My cancer journey started before I was diagnosed myself. I watched my mom fight for her life with Metastatic Pancreatic Cancer. At the age of 21 I saw and heard doctors dismiss the pain she was in. Which I now realize is typical for doctors to dismiss the pain and symptoms of Black women.  She was diagnosed a year after she first voiced her concern for pain and symptoms.

I had always devoted my life to staying as healthy as possible. I thought I had a shadow over me. That I learned to dismantle by doing all the right things (eating right, regular doctor visits, and exercise). So when I came back from a run I would never expect to find a lump in my breast.

It was September 2015.  I got ready to hop in the shower and my hand rubbed past my breast.  I found a lump & I got in the shower and tried to rub it away, but in my heart, I knew that day I had Breast Cancer. While in the shower, which felt like an eternity I cried & cried. So I immediately started fighting and advocating for myself. 

From there on it has been a struggle. I was questioned why do I need a mammogram at 36 and I told them to ask the lump in my breast that question. Who would think that someone would have to struggle to just be heard, but this was not new to me. It just didn’t seem real.  I was reliving my mom’s story.  Immediately after my testing I was told it was cancer, but how since no one in my family had breast cancer. Unfortunately, the fact that my mom passed away at an early age from pancreatic cancer put me at risk. So, the doctors wanted to be very aggressive with me.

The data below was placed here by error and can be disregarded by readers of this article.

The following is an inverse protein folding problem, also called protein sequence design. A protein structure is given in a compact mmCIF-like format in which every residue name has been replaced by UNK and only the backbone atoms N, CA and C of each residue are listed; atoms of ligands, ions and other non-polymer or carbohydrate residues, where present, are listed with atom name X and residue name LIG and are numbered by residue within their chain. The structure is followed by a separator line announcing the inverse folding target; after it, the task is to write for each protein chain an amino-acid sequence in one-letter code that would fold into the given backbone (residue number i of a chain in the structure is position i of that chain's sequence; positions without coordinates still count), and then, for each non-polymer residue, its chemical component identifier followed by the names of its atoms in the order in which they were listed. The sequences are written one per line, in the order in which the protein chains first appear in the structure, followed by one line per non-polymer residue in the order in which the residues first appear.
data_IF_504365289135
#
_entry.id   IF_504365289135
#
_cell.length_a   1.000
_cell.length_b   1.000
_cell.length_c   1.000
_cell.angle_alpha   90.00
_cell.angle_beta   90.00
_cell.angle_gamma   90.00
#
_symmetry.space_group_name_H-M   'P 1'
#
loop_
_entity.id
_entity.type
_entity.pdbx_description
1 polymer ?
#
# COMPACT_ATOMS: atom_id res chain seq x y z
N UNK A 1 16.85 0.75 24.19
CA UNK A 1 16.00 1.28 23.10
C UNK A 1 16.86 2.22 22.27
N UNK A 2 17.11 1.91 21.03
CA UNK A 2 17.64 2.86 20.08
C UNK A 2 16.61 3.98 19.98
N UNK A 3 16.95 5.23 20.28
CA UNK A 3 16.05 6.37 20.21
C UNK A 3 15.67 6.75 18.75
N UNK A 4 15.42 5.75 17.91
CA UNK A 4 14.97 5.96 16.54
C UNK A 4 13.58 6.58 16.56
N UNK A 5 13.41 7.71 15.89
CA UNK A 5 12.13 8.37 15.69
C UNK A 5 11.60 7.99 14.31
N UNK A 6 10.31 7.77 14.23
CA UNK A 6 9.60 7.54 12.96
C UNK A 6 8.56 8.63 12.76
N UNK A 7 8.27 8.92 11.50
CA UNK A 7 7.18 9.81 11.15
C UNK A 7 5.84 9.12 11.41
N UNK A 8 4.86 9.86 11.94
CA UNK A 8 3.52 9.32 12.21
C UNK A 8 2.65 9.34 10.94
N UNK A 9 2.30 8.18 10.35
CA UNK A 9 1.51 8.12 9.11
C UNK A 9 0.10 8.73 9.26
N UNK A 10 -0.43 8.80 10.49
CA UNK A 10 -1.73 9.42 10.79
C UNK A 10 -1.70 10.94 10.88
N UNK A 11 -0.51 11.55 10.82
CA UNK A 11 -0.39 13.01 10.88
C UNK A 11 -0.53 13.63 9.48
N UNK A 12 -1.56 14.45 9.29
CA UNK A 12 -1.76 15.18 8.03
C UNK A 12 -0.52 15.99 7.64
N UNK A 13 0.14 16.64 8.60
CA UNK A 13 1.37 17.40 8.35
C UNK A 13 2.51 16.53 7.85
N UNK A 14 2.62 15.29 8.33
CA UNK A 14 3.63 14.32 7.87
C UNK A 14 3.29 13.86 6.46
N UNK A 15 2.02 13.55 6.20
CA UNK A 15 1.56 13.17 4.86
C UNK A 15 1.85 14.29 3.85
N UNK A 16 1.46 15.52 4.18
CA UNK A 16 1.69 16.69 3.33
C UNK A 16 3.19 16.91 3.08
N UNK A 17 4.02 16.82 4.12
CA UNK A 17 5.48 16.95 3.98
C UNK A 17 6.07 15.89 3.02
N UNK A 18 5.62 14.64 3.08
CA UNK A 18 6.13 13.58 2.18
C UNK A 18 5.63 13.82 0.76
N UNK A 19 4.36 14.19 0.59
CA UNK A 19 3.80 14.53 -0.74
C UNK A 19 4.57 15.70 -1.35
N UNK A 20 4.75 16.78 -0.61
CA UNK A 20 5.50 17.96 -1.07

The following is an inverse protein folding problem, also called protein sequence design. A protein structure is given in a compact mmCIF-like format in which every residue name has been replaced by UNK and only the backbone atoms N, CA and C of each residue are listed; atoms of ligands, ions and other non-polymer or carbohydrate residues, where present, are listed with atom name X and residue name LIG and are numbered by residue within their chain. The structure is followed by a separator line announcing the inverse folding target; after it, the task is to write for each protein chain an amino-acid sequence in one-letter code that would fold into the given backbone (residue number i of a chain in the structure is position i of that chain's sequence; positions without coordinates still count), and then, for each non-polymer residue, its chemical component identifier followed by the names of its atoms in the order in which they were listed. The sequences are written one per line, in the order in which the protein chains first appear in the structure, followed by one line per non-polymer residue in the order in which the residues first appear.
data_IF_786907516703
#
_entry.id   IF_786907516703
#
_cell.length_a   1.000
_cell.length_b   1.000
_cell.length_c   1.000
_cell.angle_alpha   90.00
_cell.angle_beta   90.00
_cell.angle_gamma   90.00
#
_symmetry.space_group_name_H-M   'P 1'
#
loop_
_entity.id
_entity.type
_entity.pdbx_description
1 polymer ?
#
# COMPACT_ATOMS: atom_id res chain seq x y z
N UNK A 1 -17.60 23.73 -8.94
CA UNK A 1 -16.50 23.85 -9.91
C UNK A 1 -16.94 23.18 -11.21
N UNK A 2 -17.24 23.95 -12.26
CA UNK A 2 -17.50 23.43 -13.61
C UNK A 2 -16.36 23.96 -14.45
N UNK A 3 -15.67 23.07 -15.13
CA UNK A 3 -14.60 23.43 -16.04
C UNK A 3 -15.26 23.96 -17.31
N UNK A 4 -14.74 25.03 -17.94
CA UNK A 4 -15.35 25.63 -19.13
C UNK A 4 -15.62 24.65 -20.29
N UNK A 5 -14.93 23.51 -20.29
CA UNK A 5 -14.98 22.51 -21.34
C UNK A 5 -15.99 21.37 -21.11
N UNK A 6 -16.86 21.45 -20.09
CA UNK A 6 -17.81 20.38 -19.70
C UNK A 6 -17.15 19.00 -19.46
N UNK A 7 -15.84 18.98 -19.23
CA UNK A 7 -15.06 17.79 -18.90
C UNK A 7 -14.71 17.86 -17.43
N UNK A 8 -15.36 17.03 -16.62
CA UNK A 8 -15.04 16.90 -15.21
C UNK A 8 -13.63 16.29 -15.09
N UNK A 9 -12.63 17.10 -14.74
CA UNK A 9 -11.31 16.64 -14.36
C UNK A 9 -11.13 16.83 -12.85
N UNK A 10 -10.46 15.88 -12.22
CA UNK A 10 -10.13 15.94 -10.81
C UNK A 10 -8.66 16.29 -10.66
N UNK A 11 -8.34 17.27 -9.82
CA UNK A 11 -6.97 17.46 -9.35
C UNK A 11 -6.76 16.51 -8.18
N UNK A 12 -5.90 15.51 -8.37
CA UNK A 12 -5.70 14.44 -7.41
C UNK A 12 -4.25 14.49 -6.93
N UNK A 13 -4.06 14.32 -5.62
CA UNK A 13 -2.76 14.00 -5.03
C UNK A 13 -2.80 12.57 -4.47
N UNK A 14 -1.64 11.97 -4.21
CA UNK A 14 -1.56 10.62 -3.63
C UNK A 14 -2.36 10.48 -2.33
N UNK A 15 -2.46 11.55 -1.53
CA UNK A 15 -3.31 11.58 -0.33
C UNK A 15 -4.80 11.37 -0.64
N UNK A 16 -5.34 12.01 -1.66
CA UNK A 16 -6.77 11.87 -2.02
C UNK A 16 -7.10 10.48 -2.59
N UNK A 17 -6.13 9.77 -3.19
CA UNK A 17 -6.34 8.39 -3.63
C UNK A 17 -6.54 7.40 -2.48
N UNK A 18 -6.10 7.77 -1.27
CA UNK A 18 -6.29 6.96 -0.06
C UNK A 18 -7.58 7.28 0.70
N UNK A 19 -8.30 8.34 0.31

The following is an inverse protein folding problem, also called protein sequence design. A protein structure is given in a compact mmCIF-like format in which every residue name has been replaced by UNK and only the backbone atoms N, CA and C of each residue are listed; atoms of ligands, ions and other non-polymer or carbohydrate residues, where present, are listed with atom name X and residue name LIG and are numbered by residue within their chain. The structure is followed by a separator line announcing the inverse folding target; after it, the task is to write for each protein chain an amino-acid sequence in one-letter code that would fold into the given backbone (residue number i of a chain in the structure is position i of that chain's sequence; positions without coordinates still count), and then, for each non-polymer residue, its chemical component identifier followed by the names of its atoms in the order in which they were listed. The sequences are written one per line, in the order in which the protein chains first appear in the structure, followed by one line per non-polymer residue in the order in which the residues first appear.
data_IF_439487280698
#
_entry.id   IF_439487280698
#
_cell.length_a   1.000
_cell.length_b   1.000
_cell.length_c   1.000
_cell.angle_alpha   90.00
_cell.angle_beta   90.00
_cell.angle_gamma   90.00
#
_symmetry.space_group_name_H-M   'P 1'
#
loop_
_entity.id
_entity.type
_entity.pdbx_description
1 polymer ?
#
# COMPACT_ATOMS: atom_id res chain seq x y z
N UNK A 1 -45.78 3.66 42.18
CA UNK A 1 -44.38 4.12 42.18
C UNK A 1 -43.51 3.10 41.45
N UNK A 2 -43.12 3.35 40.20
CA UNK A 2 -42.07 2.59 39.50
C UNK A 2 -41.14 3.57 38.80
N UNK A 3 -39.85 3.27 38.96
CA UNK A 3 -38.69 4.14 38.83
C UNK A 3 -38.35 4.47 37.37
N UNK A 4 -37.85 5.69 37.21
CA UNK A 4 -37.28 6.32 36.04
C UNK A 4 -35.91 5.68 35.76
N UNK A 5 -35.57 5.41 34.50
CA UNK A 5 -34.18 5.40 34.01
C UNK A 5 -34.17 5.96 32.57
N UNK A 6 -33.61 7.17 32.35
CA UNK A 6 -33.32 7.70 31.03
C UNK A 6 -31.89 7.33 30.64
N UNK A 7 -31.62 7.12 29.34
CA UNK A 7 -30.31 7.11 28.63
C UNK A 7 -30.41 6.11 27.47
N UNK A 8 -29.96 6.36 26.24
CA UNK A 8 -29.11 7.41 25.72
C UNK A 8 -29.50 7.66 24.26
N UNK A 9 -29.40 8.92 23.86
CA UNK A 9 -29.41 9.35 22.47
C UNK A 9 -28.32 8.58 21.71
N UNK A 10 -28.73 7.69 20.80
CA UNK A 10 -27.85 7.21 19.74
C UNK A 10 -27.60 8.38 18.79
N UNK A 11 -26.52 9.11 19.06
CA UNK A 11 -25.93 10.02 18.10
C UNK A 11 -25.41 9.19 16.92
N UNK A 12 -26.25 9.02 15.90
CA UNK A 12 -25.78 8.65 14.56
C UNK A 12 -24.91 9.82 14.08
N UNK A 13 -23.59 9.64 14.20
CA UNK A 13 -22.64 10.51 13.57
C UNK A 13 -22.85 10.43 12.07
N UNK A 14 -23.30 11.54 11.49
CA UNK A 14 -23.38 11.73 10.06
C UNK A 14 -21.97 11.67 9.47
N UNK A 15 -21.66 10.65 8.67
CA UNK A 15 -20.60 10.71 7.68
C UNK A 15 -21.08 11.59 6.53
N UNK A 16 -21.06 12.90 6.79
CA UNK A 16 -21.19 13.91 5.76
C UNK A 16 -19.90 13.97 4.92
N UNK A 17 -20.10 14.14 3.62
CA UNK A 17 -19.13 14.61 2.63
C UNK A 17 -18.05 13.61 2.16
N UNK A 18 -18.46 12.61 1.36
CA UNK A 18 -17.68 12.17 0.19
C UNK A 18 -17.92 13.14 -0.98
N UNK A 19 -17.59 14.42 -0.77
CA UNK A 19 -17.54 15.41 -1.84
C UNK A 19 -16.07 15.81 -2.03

I was given the option to just remove the lump or have a mastectomy. Luckily, I chose the mastectomy because once they operated there was not only that lump about five more lumps. The tumor was considered Stage 2b Invasive ductal carinoma er/pr+ her2- due to it spreading to lymph nodes. I also had DCIS in the same breast.

It has been a lonely road. If cancer taught me one thing is that if you don’t fight to get through it every day no one can do it for you.

I decided to ask about and pursue fertility preservation.  It was an emotional roller coaster.  Financially, physically, mentally, and emotionally draining.  I still have eggs that will never get used.  Because one thing they didn’t emphasize enough is how damaging chemotherapy is on your reproductive organs.  I was told my ovaries would go to sleep for a while.  I keep wanting to just shaking them and wake them up. 

I went through 16 rounds of chemo ACT and many hospital visits in between because my body couldn’t take it. They changed from Taxol Taxotere and had to send my case to the tumor board to see if I could safely continue but I couldn’t.  I was disappointed I thought I had failed myself by not completing. I also thought this would increase the chances of my cancer return.  At the end of chemo, I rang that bell alone. After this I completed 25 rounds of radiation and I bang that gong alone at the end . Which was difficult as I saw how people had family and support and that made question myself a lot.

I felt so alone. Then came the hard part. Putting myself back together and fighting to find what my doctors kept calling the new me.  I had to dig deep down inside to try to find her and I want to be honest I’m still trying to find her. I celebrate all my milestones. Survivorship is hard for me, but I take it one day at a time and try not to let cancer take away from me anymore.